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Second competency evaluation ordered for man arrested in Elaine Fogle murder | News | The Press and Standard

by | July 28, 2016 5:00 am

Last Updated: July 27, 2016 at 2:28 pm

Fourteenth Circuit Court Judge Perry Buckner has ordered the suspect in a 38-year-old murder case to undergo another evaluation to determine if he is competent to stand trial.
Buckner ordered a second evaluation after Dr. Matthew Gaskins, a forensic psychiatrist in Columbia assigned to assess James Willie Butterfield’s mental condition, informed the court in his lengthy written analysis that he was unable to offer a medical opinion on Butterfield’s ability to participate in his defense.
Dr. Gaskins wrote that he was unable to form a professional opinion because Butterfield had been uncooperative, refusing to answer questions.
It was also pointed out that Butterfield has not been cooperating with the mental facility’s staff in his treatment.  Dr. Gaskins also wrote that there was concern by some mental health professionals that Butterfield had “been feigning or exaggerating” some of his claimed mental deficiencies.
Butterfield, 60, of Walterboro was arrested on charges of murder, burglary and first-degree criminal sexual conduct by the Walterboro Police Department on Nov. 30 of last year.
The charges resulted from the re-examination of information and evidence in the May 28, 1978 rape and murder of Elaine Fogle at her Walterboro residence.
That re-examination of that evidence, led by Walterboro Police Department Det. Gean Johnson and involving a large number of current and former investigators, pointed to Butterfield as a person of interest in the cold case. The re-examination of the old evidence from the Fogle death allegedly identified Butterfield’s fingerprints and DNA at Fogle’s South Lemacks Street home.
At the time of his arrest, Butterfield was being held in the Crafts-Farrow mental health facility in Columbia.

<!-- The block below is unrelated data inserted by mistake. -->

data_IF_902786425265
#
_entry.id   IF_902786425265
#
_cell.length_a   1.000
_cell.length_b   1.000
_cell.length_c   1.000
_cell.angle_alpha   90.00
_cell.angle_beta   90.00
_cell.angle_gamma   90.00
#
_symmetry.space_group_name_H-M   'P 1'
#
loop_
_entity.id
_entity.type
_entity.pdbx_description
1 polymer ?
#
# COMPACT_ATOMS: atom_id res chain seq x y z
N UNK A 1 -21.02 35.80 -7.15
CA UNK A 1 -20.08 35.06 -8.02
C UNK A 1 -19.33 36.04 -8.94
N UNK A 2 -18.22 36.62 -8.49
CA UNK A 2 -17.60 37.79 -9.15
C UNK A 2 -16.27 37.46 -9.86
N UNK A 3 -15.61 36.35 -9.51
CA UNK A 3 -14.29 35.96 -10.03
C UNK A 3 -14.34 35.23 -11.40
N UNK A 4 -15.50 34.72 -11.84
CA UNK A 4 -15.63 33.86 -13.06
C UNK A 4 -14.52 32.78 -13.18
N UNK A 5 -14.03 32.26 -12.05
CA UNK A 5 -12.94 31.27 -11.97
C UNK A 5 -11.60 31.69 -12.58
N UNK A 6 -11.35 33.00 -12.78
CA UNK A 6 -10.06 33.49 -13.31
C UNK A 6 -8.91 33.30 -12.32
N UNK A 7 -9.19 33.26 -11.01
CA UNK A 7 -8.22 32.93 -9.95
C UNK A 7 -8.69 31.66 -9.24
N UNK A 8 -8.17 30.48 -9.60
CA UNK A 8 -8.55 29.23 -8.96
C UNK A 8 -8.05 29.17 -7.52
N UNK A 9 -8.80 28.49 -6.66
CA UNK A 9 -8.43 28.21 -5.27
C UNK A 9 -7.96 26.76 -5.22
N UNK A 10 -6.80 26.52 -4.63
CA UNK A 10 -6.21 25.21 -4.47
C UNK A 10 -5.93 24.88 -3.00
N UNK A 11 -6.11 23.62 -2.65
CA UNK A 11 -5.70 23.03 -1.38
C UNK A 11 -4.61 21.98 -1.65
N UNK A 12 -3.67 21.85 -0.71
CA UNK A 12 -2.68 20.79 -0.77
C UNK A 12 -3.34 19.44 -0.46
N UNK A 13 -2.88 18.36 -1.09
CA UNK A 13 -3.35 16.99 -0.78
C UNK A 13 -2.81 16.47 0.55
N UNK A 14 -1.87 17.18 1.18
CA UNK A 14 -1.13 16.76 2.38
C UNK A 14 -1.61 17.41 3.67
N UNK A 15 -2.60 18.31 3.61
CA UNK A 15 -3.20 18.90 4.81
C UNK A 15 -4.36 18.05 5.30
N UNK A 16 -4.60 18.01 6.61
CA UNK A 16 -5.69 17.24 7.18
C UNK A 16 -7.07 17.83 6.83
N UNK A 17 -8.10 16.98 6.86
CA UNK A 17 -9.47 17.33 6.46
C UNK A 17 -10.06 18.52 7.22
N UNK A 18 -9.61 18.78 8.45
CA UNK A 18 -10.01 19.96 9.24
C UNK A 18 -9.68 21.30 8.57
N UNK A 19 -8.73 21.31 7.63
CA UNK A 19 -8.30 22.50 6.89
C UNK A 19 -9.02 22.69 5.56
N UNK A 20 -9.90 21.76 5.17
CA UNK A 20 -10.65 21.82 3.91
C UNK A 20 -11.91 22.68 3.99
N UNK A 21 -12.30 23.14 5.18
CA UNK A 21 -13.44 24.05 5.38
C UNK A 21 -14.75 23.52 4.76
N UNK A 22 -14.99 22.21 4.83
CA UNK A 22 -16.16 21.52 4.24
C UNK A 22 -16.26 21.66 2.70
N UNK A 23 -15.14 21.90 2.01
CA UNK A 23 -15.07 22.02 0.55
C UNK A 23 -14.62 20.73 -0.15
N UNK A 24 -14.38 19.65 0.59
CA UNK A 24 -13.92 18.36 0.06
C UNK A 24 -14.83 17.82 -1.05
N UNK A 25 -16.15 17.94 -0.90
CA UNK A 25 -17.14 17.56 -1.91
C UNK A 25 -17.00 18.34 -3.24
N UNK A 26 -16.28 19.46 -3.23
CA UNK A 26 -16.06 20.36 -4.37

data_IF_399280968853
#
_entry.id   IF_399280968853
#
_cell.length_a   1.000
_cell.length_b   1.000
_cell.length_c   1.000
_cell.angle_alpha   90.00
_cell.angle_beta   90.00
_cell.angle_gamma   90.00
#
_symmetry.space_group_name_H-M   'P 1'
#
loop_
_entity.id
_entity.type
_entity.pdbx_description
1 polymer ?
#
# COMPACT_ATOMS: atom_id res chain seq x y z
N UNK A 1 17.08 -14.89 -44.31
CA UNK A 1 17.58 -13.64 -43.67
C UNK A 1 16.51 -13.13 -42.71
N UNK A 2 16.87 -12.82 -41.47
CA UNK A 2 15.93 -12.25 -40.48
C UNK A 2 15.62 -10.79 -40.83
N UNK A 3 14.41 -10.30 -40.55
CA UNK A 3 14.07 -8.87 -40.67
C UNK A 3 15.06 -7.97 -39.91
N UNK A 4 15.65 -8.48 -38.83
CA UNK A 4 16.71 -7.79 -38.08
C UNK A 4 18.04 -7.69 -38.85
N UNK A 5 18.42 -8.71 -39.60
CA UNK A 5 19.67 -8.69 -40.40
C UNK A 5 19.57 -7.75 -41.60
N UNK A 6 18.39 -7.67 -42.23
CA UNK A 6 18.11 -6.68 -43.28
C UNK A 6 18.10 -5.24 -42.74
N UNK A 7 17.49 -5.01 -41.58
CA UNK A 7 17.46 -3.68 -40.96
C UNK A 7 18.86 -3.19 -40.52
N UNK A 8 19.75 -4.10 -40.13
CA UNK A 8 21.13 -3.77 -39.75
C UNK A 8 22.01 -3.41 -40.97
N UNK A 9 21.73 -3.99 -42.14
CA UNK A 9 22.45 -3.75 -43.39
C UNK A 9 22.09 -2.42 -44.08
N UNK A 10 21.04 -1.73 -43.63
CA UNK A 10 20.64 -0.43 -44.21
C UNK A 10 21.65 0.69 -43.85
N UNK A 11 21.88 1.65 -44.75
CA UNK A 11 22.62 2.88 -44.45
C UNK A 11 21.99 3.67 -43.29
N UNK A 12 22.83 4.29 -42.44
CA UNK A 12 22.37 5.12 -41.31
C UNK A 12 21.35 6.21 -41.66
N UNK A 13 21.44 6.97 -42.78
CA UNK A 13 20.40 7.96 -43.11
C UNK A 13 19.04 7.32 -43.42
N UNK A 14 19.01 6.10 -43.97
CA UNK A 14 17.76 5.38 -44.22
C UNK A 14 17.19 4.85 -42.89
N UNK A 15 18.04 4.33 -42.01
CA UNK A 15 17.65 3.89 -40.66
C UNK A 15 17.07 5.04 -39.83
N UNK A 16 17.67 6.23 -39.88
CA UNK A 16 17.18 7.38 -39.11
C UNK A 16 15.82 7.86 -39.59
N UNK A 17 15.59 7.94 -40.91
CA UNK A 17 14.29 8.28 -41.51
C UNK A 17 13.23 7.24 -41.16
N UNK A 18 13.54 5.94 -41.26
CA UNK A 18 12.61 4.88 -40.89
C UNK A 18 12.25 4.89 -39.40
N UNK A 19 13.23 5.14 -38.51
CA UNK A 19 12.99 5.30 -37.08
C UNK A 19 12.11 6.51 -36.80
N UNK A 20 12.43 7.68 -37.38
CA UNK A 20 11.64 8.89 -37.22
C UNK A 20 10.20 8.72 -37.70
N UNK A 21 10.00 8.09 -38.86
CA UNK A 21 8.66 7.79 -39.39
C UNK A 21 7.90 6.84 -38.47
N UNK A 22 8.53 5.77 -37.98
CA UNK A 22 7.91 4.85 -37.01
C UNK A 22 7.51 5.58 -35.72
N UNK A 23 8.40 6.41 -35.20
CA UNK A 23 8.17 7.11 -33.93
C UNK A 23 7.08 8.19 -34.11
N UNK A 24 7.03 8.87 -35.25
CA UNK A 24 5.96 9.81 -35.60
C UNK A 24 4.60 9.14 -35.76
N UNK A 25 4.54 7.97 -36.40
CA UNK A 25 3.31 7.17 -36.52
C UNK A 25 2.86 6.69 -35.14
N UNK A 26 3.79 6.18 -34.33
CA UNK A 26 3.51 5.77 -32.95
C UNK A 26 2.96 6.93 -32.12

He had been at the mental health facility since 2011, when a Blair (competency) hearing determined that he was not mentally competent to stand trial on a wide variety of criminal charges. Butterfield was sent to the mental health facility to allow doctors to treat him for his mental condition and the 11 criminal charges he had been facing were dismissed. None of those charges involved the Fogle homicide.
In mid-December of 2015, Butterfield was brought back to Walterboro from the Columbia facility for a bond hearing on the three charges from the Fogle case.
Visiting Judge R. Lawton McIntosh ordered Butterfield held without bond, a technicality because Butterfield was already incarcerated at Crafts-Farrow.
At that time, 14th Circuit Court Solicitor Duffie Stone requested that the judge order a Blair hearing, which would result in an evaluation of Butterfield’s current mental state to determine if he was competent to stand trial. McIntosh ordered a Blair hearing.
With Dr. Gaskins unable to offer an opinion on Butterfield’s ability to participate in his defense on the three charges, 14th Circuit Court Deputy Solicitor Sean Thornton asked Buckner to order another evaluation of Butterfield.
Matthew Walker, representing Butterfield, attempted to persuade Buckner that a second evaluation was unnecessary. He pointed out that the 2011 determination that Butterfield was not mentally competent to stand trial was still in effect.
Thornton countered that a defendant’s mental competency could change over time and the new criminal charges should require a new evaluation.
Although Walker sought unsuccessfully to derail a second evaluation by a forensic psychiatrist, prior to the hearing he and Thornton had agreed on who should be appointed to handle the second evaluation: Dr. Donna Schwartz-Watts of Columbia.
Buckner ordered the second evaluation to be handled by Dr. Schwartz-Watts.
Buckner said if Dr. Schwartz-Watts is found to have a conflict of interest or some other factor that keeps her from accepting the assignment, the two attorneys should seek to settle on another forensic psychiatrist or return to the court to have the judge rule on an appointment.
Buckner also told Thornton that he wanted Butterfield’s alleged lack of cooperation in both his treatment and in the first evaluation to be probed more deeply in the next evaluation.

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